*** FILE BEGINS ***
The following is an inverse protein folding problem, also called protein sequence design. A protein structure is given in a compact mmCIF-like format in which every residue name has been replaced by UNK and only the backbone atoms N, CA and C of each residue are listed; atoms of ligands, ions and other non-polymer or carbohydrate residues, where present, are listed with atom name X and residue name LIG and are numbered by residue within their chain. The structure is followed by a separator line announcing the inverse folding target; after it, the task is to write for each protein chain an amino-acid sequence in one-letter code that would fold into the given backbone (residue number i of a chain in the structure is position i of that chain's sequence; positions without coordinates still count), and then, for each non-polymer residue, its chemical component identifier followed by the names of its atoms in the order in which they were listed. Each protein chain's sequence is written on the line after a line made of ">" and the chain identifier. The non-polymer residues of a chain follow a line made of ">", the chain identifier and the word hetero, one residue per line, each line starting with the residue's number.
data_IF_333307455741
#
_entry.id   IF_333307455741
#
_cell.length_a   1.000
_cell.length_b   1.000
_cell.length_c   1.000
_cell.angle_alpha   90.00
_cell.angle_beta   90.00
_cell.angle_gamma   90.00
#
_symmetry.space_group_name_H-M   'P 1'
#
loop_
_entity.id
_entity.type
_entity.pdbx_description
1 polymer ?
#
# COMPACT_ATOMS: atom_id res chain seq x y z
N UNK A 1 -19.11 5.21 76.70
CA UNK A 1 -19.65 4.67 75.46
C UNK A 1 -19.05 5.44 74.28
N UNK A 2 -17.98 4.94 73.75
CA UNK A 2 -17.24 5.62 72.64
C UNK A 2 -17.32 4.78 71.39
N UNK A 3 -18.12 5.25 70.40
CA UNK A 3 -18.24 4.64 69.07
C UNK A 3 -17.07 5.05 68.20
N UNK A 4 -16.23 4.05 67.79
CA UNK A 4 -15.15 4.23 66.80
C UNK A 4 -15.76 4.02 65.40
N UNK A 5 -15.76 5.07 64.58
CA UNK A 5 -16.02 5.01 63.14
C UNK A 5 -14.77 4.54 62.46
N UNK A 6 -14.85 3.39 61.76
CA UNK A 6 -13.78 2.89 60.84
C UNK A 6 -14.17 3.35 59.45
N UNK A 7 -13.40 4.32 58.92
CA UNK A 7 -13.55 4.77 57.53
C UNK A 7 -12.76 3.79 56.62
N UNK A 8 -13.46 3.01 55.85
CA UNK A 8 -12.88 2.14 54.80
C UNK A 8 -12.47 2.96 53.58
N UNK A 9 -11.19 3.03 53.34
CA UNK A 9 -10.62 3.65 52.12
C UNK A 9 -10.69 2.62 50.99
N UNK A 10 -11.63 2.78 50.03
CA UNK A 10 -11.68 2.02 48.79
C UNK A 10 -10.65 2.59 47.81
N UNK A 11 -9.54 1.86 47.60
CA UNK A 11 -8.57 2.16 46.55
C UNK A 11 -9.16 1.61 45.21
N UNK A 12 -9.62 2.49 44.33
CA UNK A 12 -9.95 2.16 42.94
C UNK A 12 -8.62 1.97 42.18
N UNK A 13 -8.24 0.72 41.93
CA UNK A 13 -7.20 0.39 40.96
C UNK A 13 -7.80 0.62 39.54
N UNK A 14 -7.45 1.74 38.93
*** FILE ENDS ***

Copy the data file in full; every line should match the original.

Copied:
The following is an inverse protein folding problem, also called protein sequence design. A protein structure is given in a compact mmCIF-like format in which every residue name has been replaced by UNK and only the backbone atoms N, CA and C of each residue are listed; atoms of ligands, ions and other non-polymer or carbohydrate residues, where present, are listed with atom name X and residue name LIG and are numbered by residue within their chain. The structure is followed by a separator line announcing the inverse folding target; after it, the task is to write for each protein chain an amino-acid sequence in one-letter code that would fold into the given backbone (residue number i of a chain in the structure is position i of that chain's sequence; positions without coordinates still count), and then, for each non-polymer residue, its chemical component identifier followed by the names of its atoms in the order in which they were listed. Each protein chain's sequence is written on the line after a line made of ">" and the chain identifier. The non-polymer residues of a chain follow a line made of ">", the chain identifier and the word hetero, one residue per line, each line starting with the residue's number.
data_IF_333307455741
#
_entry.id   IF_333307455741
#
_cell.length_a   1.000
_cell.length_b   1.000
_cell.length_c   1.000
_cell.angle_alpha   90.00
_cell.angle_beta   90.00
_cell.angle_gamma   90.00
#
_symmetry.space_group_name_H-M   'P 1'
#
loop_
_entity.id
_entity.type
_entity.pdbx_description
1 polymer ?
#
# COMPACT_ATOMS: atom_id res chain seq x y z
N UNK A 1 -19.11 5.21 76.70
CA UNK A 1 -19.65 4.67 75.46
C UNK A 1 -19.05 5.44 74.28
N UNK A 2 -17.98 4.94 73.75
CA UNK A 2 -17.24 5.62 72.64
C UNK A 2 -17.32 4.78 71.39
N UNK A 3 -18.12 5.25 70.40
CA UNK A 3 -18.24 4.64 69.07
C UNK A 3 -17.07 5.05 68.20
N UNK A 4 -16.23 4.05 67.79
CA UNK A 4 -15.15 4.23 66.80
C UNK A 4 -15.76 4.02 65.40
N UNK A 5 -15.76 5.07 64.58
CA UNK A 5 -16.02 5.01 63.14
C UNK A 5 -14.77 4.54 62.46
N UNK A 6 -14.85 3.39 61.76
CA UNK A 6 -13.78 2.89 60.84
C UNK A 6 -14.17 3.35 59.45
N UNK A 7 -13.40 4.32 58.92
CA UNK A 7 -13.55 4.77 57.53
C UNK A 7 -12.76 3.79 56.62
N UNK A 8 -13.46 3.01 55.85
CA UNK A 8 -12.88 2.14 54.80
C UNK A 8 -12.47 2.96 53.58
N UNK A 9 -11.19 3.03 53.34
CA UNK A 9 -10.62 3.65 52.12
C UNK A 9 -10.69 2.62 50.99
N UNK A 10 -11.63 2.78 50.03
CA UNK A 10 -11.68 2.02 48.79
C UNK A 10 -10.65 2.59 47.81
N UNK A 11 -9.54 1.86 47.60
CA UNK A 11 -8.57 2.16 46.55
C UNK A 11 -9.16 1.61 45.21
N UNK A 12 -9.62 2.49 44.33
CA UNK A 12 -9.95 2.16 42.94
C UNK A 12 -8.62 1.97 42.18
N UNK A 13 -8.24 0.72 41.93
CA UNK A 13 -7.20 0.39 40.96
C UNK A 13 -7.80 0.62 39.54
N UNK A 14 -7.45 1.74 38.93